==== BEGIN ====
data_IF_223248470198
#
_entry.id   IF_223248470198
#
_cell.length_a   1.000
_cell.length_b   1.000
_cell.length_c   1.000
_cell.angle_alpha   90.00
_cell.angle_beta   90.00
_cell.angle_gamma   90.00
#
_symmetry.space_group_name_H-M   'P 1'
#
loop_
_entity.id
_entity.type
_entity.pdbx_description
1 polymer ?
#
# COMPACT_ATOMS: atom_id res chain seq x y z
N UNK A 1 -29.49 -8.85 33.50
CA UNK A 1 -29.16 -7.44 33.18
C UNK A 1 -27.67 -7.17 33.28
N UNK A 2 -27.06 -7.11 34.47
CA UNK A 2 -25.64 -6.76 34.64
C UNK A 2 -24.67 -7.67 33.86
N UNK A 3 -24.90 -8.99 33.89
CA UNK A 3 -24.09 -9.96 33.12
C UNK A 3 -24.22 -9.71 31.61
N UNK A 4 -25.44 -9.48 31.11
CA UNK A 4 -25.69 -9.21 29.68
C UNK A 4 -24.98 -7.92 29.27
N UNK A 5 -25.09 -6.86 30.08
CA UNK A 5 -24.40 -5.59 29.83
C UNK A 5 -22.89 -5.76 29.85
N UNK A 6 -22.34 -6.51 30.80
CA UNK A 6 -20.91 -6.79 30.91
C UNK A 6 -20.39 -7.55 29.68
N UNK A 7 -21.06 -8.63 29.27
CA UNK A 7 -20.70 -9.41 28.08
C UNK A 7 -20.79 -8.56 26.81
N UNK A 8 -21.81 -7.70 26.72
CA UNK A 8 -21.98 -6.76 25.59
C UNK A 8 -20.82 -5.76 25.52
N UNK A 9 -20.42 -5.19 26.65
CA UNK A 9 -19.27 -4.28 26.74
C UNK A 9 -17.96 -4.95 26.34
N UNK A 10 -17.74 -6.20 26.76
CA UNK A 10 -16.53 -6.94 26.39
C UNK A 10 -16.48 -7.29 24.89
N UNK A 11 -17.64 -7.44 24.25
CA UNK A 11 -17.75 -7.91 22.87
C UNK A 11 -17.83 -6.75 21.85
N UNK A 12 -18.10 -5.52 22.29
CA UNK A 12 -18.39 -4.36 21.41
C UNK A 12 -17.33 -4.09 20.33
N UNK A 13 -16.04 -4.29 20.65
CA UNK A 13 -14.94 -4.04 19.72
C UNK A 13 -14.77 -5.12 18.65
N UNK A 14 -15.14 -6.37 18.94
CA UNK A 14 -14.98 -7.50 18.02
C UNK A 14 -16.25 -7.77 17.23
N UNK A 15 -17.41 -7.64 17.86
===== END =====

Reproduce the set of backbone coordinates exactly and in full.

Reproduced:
data_IF_223248470198
#
_entry.id   IF_223248470198
#
_cell.length_a   1.000
_cell.length_b   1.000
_cell.length_c   1.000
_cell.angle_alpha   90.00
_cell.angle_beta   90.00
_cell.angle_gamma   90.00
#
_symmetry.space_group_name_H-M   'P 1'
#
loop_
_entity.id
_entity.type
_entity.pdbx_description
1 polymer ?
#
# COMPACT_ATOMS: atom_id res chain seq x y z
N UNK A 1 -29.49 -8.85 33.50
CA UNK A 1 -29.16 -7.44 33.18
C UNK A 1 -27.67 -7.17 33.28
N UNK A 2 -27.06 -7.11 34.47
CA UNK A 2 -25.64 -6.76 34.64
C UNK A 2 -24.67 -7.67 33.86
N UNK A 3 -24.90 -8.99 33.89
CA UNK A 3 -24.09 -9.96 33.12
C UNK A 3 -24.22 -9.71 31.61
N UNK A 4 -25.44 -9.48 31.11
CA UNK A 4 -25.69 -9.21 29.68
C UNK A 4 -24.98 -7.92 29.27
N UNK A 5 -25.09 -6.86 30.08
CA UNK A 5 -24.40 -5.59 29.83
C UNK A 5 -22.89 -5.76 29.85
N UNK A 6 -22.34 -6.51 30.80
CA UNK A 6 -20.91 -6.79 30.91
C UNK A 6 -20.39 -7.55 29.68
N UNK A 7 -21.06 -8.63 29.27
CA UNK A 7 -20.70 -9.41 28.08
C UNK A 7 -20.79 -8.56 26.81
N UNK A 8 -21.81 -7.70 26.72
CA UNK A 8 -21.98 -6.76 25.59
C UNK A 8 -20.82 -5.76 25.52
N UNK A 9 -20.42 -5.19 26.65
CA UNK A 9 -19.27 -4.28 26.74
C UNK A 9 -17.96 -4.95 26.34
N UNK A 10 -17.74 -6.20 26.76
CA UNK A 10 -16.53 -6.94 26.39
C UNK A 10 -16.48 -7.29 24.89
N UNK A 11 -17.64 -7.44 24.25
CA UNK A 11 -17.75 -7.91 22.87
C UNK A 11 -17.83 -6.75 21.85
N UNK A 12 -18.10 -5.52 22.29
CA UNK A 12 -18.39 -4.36 21.41
C UNK A 12 -17.33 -4.09 20.33
N UNK A 13 -16.04 -4.29 20.65
CA UNK A 13 -14.94 -4.04 19.72
C UNK A 13 -14.77 -5.12 18.65
N UNK A 14 -15.14 -6.37 18.94
CA UNK A 14 -14.98 -7.50 18.02
C UNK A 14 -16.25 -7.77 17.23
N UNK A 15 -17.41 -7.64 17.86